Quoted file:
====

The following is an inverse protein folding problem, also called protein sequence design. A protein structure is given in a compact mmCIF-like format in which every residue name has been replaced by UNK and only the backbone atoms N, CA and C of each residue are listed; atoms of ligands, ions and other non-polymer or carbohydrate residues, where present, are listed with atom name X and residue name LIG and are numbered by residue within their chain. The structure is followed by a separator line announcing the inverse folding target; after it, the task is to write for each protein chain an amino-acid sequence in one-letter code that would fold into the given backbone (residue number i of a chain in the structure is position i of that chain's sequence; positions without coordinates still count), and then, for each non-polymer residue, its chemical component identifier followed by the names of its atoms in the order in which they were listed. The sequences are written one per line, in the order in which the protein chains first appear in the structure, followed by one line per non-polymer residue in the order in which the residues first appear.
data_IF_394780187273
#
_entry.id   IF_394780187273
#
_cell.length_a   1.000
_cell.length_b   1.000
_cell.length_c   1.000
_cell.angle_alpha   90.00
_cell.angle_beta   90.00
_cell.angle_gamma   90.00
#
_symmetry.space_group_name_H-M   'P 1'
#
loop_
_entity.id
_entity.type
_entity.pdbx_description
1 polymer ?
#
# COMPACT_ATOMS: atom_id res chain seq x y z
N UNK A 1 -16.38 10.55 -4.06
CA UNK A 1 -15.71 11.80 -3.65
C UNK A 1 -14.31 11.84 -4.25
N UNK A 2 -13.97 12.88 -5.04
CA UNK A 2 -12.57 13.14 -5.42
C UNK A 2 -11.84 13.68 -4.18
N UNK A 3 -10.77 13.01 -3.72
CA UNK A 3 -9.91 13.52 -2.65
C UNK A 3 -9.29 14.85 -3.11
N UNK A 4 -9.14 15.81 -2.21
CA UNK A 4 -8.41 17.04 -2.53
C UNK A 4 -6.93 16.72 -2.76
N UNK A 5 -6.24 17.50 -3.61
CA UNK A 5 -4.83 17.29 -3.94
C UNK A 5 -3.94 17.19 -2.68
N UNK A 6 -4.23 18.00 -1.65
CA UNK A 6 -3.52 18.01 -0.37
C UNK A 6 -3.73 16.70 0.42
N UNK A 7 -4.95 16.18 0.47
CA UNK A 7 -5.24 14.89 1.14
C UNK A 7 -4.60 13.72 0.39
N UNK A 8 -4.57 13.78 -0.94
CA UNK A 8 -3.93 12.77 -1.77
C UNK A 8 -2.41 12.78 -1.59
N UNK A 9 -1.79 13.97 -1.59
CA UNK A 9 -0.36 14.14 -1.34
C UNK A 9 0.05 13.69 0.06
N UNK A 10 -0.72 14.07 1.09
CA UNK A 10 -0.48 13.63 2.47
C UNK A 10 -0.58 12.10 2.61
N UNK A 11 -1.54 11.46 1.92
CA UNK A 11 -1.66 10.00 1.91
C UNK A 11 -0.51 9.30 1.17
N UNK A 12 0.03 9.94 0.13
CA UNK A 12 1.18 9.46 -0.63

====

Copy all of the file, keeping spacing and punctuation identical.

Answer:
The following is an inverse protein folding problem, also called protein sequence design. A protein structure is given in a compact mmCIF-like format in which every residue name has been replaced by UNK and only the backbone atoms N, CA and C of each residue are listed; atoms of ligands, ions and other non-polymer or carbohydrate residues, where present, are listed with atom name X and residue name LIG and are numbered by residue within their chain. The structure is followed by a separator line announcing the inverse folding target; after it, the task is to write for each protein chain an amino-acid sequence in one-letter code that would fold into the given backbone (residue number i of a chain in the structure is position i of that chain's sequence; positions without coordinates still count), and then, for each non-polymer residue, its chemical component identifier followed by the names of its atoms in the order in which they were listed. The sequences are written one per line, in the order in which the protein chains first appear in the structure, followed by one line per non-polymer residue in the order in which the residues first appear.
data_IF_394780187273
#
_entry.id   IF_394780187273
#
_cell.length_a   1.000
_cell.length_b   1.000
_cell.length_c   1.000
_cell.angle_alpha   90.00
_cell.angle_beta   90.00
_cell.angle_gamma   90.00
#
_symmetry.space_group_name_H-M   'P 1'
#
loop_
_entity.id
_entity.type
_entity.pdbx_description
1 polymer ?
#
# COMPACT_ATOMS: atom_id res chain seq x y z
N UNK A 1 -16.38 10.55 -4.06
CA UNK A 1 -15.71 11.80 -3.65
C UNK A 1 -14.31 11.84 -4.25
N UNK A 2 -13.97 12.88 -5.04
CA UNK A 2 -12.57 13.14 -5.42
C UNK A 2 -11.84 13.68 -4.18
N UNK A 3 -10.77 13.01 -3.72
CA UNK A 3 -9.91 13.52 -2.65
C UNK A 3 -9.29 14.85 -3.11
N UNK A 4 -9.14 15.81 -2.21
CA UNK A 4 -8.41 17.04 -2.53
C UNK A 4 -6.93 16.72 -2.76
N UNK A 5 -6.24 17.50 -3.61
CA UNK A 5 -4.83 17.29 -3.94
C UNK A 5 -3.94 17.19 -2.68
N UNK A 6 -4.23 18.00 -1.65
CA UNK A 6 -3.52 18.01 -0.37
C UNK A 6 -3.73 16.70 0.42
N UNK A 7 -4.95 16.18 0.47
CA UNK A 7 -5.24 14.89 1.14
C UNK A 7 -4.60 13.72 0.39
N UNK A 8 -4.57 13.78 -0.94
CA UNK A 8 -3.93 12.77 -1.77
C UNK A 8 -2.41 12.78 -1.59
N UNK A 9 -1.79 13.97 -1.59
CA UNK A 9 -0.36 14.14 -1.34
C UNK A 9 0.05 13.69 0.06
N UNK A 10 -0.72 14.07 1.09
CA UNK A 10 -0.48 13.63 2.47
C UNK A 10 -0.58 12.10 2.61
N UNK A 11 -1.54 11.46 1.92
CA UNK A 11 -1.66 10.00 1.91
C UNK A 11 -0.51 9.30 1.17
N UNK A 12 0.03 9.94 0.13
CA UNK A 12 1.18 9.46 -0.63